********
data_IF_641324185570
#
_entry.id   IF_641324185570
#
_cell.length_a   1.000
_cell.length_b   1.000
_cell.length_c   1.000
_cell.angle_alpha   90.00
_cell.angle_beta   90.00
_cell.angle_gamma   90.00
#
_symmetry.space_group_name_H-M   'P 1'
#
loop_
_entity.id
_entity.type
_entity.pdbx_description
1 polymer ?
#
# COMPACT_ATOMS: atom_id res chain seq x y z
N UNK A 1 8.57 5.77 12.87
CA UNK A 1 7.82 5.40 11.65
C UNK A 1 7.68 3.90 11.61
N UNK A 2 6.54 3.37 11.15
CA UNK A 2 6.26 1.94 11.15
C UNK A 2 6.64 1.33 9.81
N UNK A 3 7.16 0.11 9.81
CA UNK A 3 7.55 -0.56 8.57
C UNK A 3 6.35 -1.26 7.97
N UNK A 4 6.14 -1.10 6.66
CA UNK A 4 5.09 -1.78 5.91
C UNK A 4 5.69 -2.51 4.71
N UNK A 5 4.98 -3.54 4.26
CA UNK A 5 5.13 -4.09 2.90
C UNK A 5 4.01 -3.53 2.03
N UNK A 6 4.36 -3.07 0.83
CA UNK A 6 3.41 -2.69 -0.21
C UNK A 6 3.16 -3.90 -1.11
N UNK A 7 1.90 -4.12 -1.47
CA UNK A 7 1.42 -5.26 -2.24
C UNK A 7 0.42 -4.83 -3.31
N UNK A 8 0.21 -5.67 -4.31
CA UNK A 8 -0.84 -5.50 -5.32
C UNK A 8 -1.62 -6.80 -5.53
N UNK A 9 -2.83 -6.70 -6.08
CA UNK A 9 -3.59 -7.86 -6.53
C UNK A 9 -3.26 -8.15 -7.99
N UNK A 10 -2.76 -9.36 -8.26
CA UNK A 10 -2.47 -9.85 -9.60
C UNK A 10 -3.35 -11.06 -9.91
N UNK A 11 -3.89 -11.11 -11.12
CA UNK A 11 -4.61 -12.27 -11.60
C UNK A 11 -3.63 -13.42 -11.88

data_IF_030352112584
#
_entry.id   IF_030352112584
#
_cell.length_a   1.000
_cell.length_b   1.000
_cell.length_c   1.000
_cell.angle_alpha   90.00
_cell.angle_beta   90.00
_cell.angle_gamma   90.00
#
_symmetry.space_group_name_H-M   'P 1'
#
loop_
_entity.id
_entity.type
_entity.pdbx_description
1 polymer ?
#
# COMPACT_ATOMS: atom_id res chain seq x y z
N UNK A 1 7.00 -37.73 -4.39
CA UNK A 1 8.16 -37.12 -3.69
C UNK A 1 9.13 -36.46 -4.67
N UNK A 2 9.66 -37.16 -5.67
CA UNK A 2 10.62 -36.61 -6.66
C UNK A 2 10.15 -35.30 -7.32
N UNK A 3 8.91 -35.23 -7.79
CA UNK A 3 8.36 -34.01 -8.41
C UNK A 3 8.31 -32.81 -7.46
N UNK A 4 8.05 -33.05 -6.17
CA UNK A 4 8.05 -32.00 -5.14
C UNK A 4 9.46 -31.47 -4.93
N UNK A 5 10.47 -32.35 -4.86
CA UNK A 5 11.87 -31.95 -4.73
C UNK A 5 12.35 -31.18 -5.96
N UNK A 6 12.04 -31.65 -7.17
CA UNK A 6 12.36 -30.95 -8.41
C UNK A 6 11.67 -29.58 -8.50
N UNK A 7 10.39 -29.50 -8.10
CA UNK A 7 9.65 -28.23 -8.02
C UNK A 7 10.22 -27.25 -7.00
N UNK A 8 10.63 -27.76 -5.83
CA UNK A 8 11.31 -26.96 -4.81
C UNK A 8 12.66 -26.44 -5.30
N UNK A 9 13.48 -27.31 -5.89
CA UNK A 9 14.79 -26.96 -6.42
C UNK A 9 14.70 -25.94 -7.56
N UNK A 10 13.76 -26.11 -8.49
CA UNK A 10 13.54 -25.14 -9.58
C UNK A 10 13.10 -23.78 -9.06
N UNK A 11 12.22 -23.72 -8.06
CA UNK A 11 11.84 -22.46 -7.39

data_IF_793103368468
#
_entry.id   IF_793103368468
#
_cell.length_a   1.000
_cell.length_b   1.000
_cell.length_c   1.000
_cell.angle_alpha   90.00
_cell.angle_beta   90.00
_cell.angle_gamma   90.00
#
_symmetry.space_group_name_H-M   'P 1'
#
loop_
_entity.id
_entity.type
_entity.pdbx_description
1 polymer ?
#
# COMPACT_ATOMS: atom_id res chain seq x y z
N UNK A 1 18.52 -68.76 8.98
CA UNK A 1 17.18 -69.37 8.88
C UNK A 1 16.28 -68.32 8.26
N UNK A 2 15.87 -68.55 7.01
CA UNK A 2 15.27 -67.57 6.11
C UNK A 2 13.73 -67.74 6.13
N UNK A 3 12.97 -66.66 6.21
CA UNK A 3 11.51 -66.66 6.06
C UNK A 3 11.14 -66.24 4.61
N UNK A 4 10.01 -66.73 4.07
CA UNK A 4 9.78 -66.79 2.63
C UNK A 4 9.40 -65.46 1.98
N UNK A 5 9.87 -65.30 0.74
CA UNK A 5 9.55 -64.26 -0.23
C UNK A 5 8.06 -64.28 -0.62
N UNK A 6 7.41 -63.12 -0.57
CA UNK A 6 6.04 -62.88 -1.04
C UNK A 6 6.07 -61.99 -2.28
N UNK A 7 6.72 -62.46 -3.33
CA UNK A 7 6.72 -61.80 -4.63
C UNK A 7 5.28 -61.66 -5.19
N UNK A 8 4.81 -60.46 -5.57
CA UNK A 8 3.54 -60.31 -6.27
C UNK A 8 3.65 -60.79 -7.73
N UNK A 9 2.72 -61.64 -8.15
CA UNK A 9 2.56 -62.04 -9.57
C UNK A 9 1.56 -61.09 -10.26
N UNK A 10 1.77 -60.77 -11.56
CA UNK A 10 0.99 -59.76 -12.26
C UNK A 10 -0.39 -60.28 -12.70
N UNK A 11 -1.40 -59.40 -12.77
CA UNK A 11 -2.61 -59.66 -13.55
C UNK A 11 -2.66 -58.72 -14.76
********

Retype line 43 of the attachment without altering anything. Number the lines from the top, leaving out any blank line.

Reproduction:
CA UNK A 8 -0.84 -5.50 -5.32